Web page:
Mr. Eric Pickles (Brentwood and Ongar): It is a pleasure to follow the hon. Member for Stroud (Mr. Drew). He made a very interesting speech that was based on his great knowledge. His contributions to the debate and his media appearances have added to our understanding of the problem.

I agree with the hon. Gentleman about the conduct of the Minister of Agriculture, Fisheries and Food: it has been exemplary. Despite the pressure that he has been under, it has been noticeable that he has answered interventions thoroughly. Even though I was critical of some of his remarks on Monday, I have nothing but praise for his conduct and performance today.

I am sorry to learn that a further outbreak of foot and mouth disease has been found in Essex. Chelmsford is very close to the abattoir in my constituency where the disease was found. The sight of the smoke that rose over my constituency from a great cauldron on Monday was depressing; I am sure that it will remain with me for a long time. I suspect that I have had a foretaste of what other Members may see. People's livelihoods for many years were literally burned before their eyes.

The Minister was right on Monday to express sympathy for the farmers and abattoirs involved. He said:

Colleagues in the House have asked me about the abattoir in my constituency. In particular, they are surprised at the enormous distances that animals travel on their way to Brentwood. Inappropriate conclusions have been drawn from that. It is sad that a number of small abattoirs have disappeared, but it is wrong to draw the conclusion that Cheale Meats is responsible for the

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decline in the number of small abattoirs and the fact that animals have to travel long distances. Cheale Meats is a specialist abattoir that is of enormous strategic importance to the pig industry. More than half the pig carcases exported from the United Kingdom come from Cheale Meats. Without the abattoir and its facilities, the number of live exports would increase dramatically, so it is critical that it gets back into operation as soon as possible.

Ironically, an application to extend the abattoir's facilities for the storage of stock has been before Brentwood council. Had those facilities already been in existence, the transfer of the disease to Old English farm probably would not have occurred. Matters were in hand to deal with the possible threat of foot and mouth disease even before the outbreak. If it were not for the efficiency of the abattoir, the current outbreak of the disease probably would not have been detected as quickly as it was.

Rumours have been flying around about the nature of the business of Cheale Meats. I am grateful to my Friend the hon. Member for Hexham (Mr. Atkinson), who told me about an anonymous telephone call to his office today suggesting that there was a financial link between the abattoir in Brentwood and the firm in Heddon-on- the-Wall in his constituency--[Interruption.]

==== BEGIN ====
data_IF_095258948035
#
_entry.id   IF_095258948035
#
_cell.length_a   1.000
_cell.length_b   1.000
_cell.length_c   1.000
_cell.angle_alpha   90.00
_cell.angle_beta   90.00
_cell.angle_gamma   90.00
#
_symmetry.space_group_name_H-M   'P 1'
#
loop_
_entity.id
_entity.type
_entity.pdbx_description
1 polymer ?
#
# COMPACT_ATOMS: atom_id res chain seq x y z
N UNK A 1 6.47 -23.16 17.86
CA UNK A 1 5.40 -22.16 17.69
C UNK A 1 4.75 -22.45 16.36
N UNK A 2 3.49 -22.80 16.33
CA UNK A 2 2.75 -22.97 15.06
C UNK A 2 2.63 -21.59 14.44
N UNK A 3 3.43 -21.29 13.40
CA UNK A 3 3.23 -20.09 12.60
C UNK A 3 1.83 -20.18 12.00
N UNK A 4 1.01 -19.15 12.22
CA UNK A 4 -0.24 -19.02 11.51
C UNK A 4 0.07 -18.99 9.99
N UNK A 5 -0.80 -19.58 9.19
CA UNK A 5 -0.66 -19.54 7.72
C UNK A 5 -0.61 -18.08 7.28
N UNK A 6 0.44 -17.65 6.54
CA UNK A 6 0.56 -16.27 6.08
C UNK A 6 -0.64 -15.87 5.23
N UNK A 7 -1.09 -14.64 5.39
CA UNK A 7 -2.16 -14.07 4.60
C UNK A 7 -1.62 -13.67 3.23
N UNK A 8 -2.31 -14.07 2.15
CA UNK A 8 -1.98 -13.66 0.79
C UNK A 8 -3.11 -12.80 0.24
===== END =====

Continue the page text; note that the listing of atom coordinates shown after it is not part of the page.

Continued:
Madam Deputy Speaker (Mrs. Sylvia Heal): Order. Members should please keep their voices down when an hon. Member is speaking.

Mr. Pickles: The telephone call suggested that there was a financial link between the abattoir and the pig farm in my hon. Friend's constituency. I have checked that allegation, and I am pleased to say that there is no financial connection--either direct or indirect--between the two. I have spoken to the directors of Cheale Meats, who have given me that unqualified assurance. We have many problems to deal with in the current outbreak and people--especially those who do not have the courage to make themselves known--spreading malicious falsehoods does not help us to do that. I am happy to put the record straight on that particular point.

It is not easy to telephone a farmer whose stock is being destroyed. However, at the weekend I called my constituent, Mr. Gemill, and was struck by the quiet dignity with which he took the news of the destruction of his life's work. The valuers are examining his stock and he will receive compensation, but he still has to go through the process of replacing those animals in six months' time. Many hon. Members will have to make similar calls, and they, too, will not enjoy them.

Is this a convenient time for me to stop speaking, Mr. Speaker?

Mr. Speaker: When the hon. Gentleman finishes, we will commence the statement. [Interruption.] Does he detect a hint?

Mr. Pickles: I am as good as the advice that I am given. I thank the Whips Office for telling me that I should sit down at 7 pm, which I am happy to do, and then continue after the statement. I do not want to keep

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the Secretary of State for the Environment, Transport and the Regions waiting, because the subject of his statement is important.